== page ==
“But let justice flow like water, and righteousness, like an unfailing stream.” (CSB – Read the chapter)
Karl Marx is infamous (or perhaps famous depending on your perspective) for his observation that “religion is the opium of the people.” As you can perhaps guess, he wasn’t a fan of it. That disdain lives on in our culture today in a variety of places including the church on occasion. It is trendy for some churches to talk about how religion is bad, but a relationship with Jesus is good. In this passage from Amos, God seems to agree. Let’s talk about why and what’s really going on here.
“Be careful not to practice your righteousness in front of others to be seen by them. Otherwise, you have no reward with your Father in heaven.” (CSB – Read the chapter)
This past Friday we talked about righteousness. I shared some of the thoughts I had first shared with our Bible study group here a couple of days before. The conclusion then was that righteousness is a status that is given to us by Christ when we place our faith in Him. We cannot achieve it on our own, and there is nothing we can do toward that end – and especially no religious deeds – that will change that. Well, if religious deeds can’t move us in the direction of righteousness, why bother doing them? More than that, why bother with religion in the first place? Who needs the Christian religion or any other religion when what we really need is just a relationship with Jesus? This morning, let me share a few more thoughts on the purpose and value of religion in light of the truth about righteousness.
“He also said in his teaching, ‘Beware of the scribes, who want to go around in long robes and who want greetings in the marketplaces, the best seats in the synagogues, and the places of honor at banquets. They devour widows’ houses and say long prayers just for show. These will receive harsher judgment.'” (CSB – Read the chapter)
Last night I finished watching the first (and likely only) season of the Netflix series, Cursed. It is a retelling of the legend of King Arthur focused in the first season on the character of the Lady of the Lake. It was fun seeing a new backstory of the characters I’ve read about and watched in more iterations than I can count, but one thing about the series bothered me. The writers had a pretty clear axe to grind against the church. Throughout the series, while there are several villains, the church is the chief, led by the Red Paladins whose singular mission is to ruthlessly stamp the fey people out of existence. One scene from early on in the series featured a close up of the leader of the Red Paladins talking to small child about the love of God, and then zoomed out to a scene of chaos and destruction and mutilated bodies all brought by his shock troops to an innocent fey village. The clear charge of rank hypocrisy was glaring. The attack throughout was unfair, inaccurate, and unfortunately too often entirely justified by purveyors of religion since the dawn of time. While Jesus wouldn’t have appreciated the depiction of His church in Cursed, He offers His own warning against similar excesses here that we do well not to miss.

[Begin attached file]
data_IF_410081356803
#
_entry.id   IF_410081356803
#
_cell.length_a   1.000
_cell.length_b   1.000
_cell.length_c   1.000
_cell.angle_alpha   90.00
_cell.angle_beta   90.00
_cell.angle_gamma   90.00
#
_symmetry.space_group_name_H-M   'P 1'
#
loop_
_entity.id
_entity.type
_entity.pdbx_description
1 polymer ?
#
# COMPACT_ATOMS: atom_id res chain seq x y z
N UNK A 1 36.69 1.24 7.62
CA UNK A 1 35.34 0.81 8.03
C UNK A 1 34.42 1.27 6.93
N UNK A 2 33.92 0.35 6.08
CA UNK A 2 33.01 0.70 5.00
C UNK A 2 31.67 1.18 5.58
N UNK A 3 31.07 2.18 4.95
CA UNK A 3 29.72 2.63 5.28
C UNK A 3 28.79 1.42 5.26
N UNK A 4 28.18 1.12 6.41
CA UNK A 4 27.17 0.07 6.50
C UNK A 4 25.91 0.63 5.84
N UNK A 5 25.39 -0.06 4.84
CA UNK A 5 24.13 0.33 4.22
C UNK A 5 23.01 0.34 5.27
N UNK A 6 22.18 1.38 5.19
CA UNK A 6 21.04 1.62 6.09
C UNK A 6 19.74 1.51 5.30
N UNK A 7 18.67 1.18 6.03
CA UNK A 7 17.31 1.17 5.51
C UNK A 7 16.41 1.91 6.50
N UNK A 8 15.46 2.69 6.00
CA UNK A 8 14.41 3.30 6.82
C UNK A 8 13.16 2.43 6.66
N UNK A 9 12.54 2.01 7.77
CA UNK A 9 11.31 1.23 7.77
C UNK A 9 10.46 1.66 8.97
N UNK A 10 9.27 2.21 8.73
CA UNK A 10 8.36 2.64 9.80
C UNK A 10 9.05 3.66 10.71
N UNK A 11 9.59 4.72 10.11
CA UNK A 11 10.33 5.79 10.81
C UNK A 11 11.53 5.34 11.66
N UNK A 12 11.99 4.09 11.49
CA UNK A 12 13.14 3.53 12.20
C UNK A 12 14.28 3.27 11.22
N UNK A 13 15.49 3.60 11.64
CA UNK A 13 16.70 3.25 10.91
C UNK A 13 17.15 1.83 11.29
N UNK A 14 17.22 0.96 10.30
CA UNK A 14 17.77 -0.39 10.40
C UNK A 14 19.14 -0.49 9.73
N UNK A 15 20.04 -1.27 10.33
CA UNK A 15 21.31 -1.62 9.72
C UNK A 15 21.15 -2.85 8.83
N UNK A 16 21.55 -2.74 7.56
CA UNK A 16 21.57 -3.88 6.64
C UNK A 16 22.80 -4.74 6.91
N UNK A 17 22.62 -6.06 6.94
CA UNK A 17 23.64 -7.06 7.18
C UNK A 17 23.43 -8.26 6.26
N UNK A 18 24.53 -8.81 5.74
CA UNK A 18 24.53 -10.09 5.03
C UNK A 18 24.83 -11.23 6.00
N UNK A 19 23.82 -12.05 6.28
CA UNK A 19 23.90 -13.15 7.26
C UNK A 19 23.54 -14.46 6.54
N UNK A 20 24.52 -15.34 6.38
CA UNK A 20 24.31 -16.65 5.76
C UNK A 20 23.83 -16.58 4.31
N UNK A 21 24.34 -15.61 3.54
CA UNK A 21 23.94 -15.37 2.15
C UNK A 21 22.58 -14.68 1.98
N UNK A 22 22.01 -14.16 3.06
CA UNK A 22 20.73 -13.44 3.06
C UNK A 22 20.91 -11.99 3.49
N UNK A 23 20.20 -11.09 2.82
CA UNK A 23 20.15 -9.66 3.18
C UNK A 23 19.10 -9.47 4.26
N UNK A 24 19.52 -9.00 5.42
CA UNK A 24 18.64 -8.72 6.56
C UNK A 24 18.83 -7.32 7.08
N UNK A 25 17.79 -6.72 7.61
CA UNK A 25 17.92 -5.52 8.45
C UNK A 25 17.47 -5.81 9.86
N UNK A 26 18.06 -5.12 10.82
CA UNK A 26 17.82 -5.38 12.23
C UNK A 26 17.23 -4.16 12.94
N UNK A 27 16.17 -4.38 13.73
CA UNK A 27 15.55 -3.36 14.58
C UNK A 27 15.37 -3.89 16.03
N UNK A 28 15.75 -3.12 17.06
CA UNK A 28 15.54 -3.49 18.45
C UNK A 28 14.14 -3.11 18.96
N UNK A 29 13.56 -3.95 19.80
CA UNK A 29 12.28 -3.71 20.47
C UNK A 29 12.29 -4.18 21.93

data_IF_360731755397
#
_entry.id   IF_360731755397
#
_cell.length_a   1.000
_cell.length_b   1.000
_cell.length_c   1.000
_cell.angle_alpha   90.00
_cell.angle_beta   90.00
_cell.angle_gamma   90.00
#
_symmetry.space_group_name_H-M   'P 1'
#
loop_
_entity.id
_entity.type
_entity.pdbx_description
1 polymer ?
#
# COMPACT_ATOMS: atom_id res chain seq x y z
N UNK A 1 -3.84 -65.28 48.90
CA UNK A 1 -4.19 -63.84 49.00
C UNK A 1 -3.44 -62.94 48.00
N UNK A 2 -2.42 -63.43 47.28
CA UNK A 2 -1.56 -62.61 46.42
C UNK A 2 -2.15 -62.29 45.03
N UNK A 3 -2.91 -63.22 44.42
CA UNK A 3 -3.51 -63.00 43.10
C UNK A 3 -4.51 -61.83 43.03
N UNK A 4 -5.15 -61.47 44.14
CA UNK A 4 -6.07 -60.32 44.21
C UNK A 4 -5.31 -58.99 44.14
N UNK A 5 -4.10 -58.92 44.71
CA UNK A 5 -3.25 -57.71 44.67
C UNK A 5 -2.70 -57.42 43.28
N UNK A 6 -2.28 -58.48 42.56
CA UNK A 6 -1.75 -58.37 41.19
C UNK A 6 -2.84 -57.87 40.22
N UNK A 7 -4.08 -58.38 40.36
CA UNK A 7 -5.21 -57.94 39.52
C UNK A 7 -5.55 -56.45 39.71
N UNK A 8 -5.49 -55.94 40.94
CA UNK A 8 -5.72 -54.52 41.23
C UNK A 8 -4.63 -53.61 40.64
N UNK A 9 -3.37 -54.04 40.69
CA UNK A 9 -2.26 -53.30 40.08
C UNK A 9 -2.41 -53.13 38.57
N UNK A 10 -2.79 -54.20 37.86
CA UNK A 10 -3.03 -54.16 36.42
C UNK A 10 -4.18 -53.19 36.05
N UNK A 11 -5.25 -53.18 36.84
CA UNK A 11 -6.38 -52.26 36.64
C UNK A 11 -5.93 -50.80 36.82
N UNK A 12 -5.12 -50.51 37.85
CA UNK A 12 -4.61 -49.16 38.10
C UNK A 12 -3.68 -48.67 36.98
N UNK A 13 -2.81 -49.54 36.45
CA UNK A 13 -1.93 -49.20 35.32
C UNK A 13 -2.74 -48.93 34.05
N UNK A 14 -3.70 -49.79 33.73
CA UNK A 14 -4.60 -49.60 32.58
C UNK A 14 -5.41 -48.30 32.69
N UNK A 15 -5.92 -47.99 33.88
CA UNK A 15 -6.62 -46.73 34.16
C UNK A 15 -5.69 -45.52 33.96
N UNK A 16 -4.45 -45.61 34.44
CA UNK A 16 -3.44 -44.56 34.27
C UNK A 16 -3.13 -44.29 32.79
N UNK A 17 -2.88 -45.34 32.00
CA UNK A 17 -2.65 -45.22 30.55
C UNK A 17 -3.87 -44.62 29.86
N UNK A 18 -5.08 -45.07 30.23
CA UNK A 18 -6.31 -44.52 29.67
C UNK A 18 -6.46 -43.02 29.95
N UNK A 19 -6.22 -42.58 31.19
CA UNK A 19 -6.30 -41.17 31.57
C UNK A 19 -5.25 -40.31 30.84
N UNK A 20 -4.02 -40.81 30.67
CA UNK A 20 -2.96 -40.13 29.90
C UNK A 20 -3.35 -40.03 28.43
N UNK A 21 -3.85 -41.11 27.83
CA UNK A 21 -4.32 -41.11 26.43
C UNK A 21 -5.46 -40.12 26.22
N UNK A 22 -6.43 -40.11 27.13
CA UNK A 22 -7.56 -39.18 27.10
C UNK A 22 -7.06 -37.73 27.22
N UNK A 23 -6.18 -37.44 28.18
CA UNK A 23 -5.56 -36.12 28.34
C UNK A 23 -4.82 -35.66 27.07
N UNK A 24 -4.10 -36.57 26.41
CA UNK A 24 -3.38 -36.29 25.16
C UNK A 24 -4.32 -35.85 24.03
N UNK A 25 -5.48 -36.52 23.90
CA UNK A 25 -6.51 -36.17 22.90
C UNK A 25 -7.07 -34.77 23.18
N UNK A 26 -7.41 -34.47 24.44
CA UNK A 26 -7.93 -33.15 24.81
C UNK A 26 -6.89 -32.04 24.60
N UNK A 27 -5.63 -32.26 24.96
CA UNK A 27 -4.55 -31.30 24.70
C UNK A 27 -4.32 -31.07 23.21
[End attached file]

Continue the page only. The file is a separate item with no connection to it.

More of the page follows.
“‘Abandoning the command of God, you hold on to human tradition.’ He also said to them, ‘You have a fine way of invalidating God’s command in order to set up your tradition!'” (CSB – Read the chapter)
We have an innate sense that we’re not enough on our own. We constantly seek out the authority of someone we deem higher than ourselves in order to give cover and justification to what we are doing. Today people tend to seek out the authority of a politician or a political movement to gain the justification they seek. In the past, God was the more likely target for such reaching. At the same time, however, we have an innate desire to be our own authority. We want to do what we want, when we want, how we want, and so on. What we want, though, doesn’t always accord with what we or the culture around us feels like we should do. We need that layer of external authority to give us cover. So, we take that authority, throw it over ourselves like a blanket, and keep doing what we want. The Pharisees were doing this and Jesus didn’t like it.
“Now John’s disciples and the Pharisees were fasting. People came and asked him, ‘Why do John’s disciples and the Pharisees’ disciples fast, but your disciples do not fast?'” (CSB – Read the chapter)
Why do you do the things you do? While there very well may be an intentionality to some of them, can I suggest that the reason you do most of the things you do is that they are the things you do? That may sound like I’m talking in circles (I’ll chalk it up to my head still spinning from last night’s presidential debacle…I mean debate), but let me explain. You and I do most of the things we do because we are accustomed to doing them. Again, there are obvious exceptions to this, but most of our lives run on autopilot. And that’s not necessarily a bad thing. When we autopilot through the little things, it frees up our attention for the big ones. But if we’re not careful, we can put things in the wrong category. Let’s talk about how.